Parliament Department goes down the toilet


  • Nation
  • Sunday, 16 Oct 2005

AS THE whirlwind surrounding International Trade and Industry Minister Datuk Seri Rafidah Aziz's appearance in the Dewan Rakyat died down, many thought Parliament would return to the serenity which was the norm during fasting month. 

But hardly had the words “Rafidah” and “approved permits” left the mouths of MPs and journalists, a new controversy was already boiling over. 

Although not equal in appeal and sensation, the “Parliament Department” fiasco had the requisite ingredients for a drama – highly charged and insult-laden press conferences, a dramatic policy U-turn, making the media a scapegoat when the heat came on, and ultimately, a coup by backbenchers to put to rest the issue. 

The issue came to light on Oct 6 when Minister in the Prime Minister's Department Datuk Seri Nazri Aziz announced the Cabinet's approval for a Parliament Department to be set up, although it had been brewing much earlier without the media's notice, with the Senate debating the issue as early as May. 

Seemingly trivial matters like keeping Parliament toilets functional, the quality of food for MPs and the signing of claims were given by Nazri as reasons for the move.  

He said he had been unable to solve those problems without the creation of the department. 

MPs – both from the Opposition and Barisan Nasional – reacted negatively to it. Many saw it as an attack on the fundamental doctrine of separation of powers, which required Parliament to be free of the influence of the executive. 

Nazri strongly defended his move, saying that it was “ridiculous, frivolous and stupid” to suggest that independence of Parliament would be threatened.  

Then came the dramatic turn around. At a roundtable organised by the DAP on Tuesday, Nazri suddenly said he had never wanted to set up a department.  

He said the media misunderstood him, and – blaming his English education background – gave the now famous “big J-small J” statement. 

He claimed he had originally meant jabatan (although many later said it should have been jawatan) or “office,” and not Jabatan (with a capital J) which meant “department.” 

His director-general, who was to head the department, became a “Head of Administration”, and unfortunately, quickly acquired the nickname “director-general for toilets”.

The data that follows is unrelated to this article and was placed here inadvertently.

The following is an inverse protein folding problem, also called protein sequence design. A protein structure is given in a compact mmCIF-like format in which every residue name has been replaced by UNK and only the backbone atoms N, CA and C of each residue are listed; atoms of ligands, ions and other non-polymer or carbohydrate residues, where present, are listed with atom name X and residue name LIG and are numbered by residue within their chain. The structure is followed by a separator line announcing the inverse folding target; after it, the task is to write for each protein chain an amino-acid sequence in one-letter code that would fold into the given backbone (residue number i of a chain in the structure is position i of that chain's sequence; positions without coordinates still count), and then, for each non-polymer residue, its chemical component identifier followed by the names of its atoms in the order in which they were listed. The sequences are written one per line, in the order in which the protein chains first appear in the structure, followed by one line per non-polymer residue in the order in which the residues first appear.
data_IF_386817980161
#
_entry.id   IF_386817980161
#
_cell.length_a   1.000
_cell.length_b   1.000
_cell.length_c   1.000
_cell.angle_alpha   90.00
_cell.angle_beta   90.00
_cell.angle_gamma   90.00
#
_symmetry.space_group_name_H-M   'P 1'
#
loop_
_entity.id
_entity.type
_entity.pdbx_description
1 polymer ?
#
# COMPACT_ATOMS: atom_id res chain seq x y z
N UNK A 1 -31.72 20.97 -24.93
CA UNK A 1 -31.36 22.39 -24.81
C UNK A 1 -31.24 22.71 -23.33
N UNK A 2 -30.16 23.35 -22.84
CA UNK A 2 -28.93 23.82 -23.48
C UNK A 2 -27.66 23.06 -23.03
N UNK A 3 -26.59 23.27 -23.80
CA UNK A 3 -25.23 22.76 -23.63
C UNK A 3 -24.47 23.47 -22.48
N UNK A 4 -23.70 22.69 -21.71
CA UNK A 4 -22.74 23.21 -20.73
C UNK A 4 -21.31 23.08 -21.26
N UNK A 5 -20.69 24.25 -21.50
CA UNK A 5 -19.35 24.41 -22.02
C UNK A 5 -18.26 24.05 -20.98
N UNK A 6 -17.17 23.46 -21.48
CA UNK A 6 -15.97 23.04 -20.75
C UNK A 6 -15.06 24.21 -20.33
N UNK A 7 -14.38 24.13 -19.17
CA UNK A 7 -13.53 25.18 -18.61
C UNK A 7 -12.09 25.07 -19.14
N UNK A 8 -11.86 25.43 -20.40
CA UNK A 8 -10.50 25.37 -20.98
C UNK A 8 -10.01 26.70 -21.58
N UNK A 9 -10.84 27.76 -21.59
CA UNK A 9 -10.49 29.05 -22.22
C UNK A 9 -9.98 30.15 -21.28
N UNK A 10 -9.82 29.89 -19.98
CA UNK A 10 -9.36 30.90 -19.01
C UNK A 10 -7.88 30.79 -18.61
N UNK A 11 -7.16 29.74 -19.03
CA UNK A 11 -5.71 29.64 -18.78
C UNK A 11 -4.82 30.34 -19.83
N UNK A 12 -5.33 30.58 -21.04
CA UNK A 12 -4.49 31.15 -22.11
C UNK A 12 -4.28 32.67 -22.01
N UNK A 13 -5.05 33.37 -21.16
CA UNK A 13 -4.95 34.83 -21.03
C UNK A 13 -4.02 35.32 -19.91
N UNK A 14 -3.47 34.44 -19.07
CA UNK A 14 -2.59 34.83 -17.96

Many thought this would bring an end to the hoo-ha. But as it turned out, the thrill was just about to begin. 

Discussions and arguments over the matter had so far occurred outside the Dewan Rakyat. Except for a failed attempt by Lim to get it debated, the matter had not “entered” the House. 

That was until Thursday when Kemaman MP Ahmad Shabery Cheek's question came up during Question Time. 

Although his question was submitted way before the issue boiled over, his move could be said to have started the process to bring the issue to an honourable end, and effectively correct a wrong which was committed 13 years ago. 

He called for the Parliamentary Services Act 1963, which guarantees the independence of Parliament and defines the role of the Parliament Secretaries, to be reintroduced. The Act was repealed in 1992. 

While replying, Nazri said he was supportive of such a move but insisted that the matter go through the Dewan Rakyat House Committee first before he could submit a proposal to the Cabinet. 

Refusing to accept this, Backbenchers' Club chairman Datuk Shahrir Samad staged the dramatic “show of force” by getting virtually the entire House to stand in support a new Parliamentary Services Act to be enacted. 

Nazri, who said the MPs should not “get too excited by this”, insisted that he could not act, but hardly 24 hours later, Minister in the Prime Minister's Department Datuk Seri Radzi Sheikh Ahmad announced that the Government was agreeable to the Act being reintroduced. 

While all this may look unimportant to the man on the street, it was a victory – in the words of Dewan Negara President Tan Sri Dr Abdul Hamid Pawanteh whose Dewan Negara House Committee had much earlier called for the reintroduction of the Act –for the rule of law and the principles enshrined in the Constitution. 

Only time will tell if the events of the past week will bring back what Shahrir said will put Parliament in its “rightful place in a working democracy”.  

On the practical level, the Act would return the power to Parliament to hire its staff, which is now controlled by the Public Services Department. 

And hopefully, it will also ensure that Parliament toilets get repaired quickly.  

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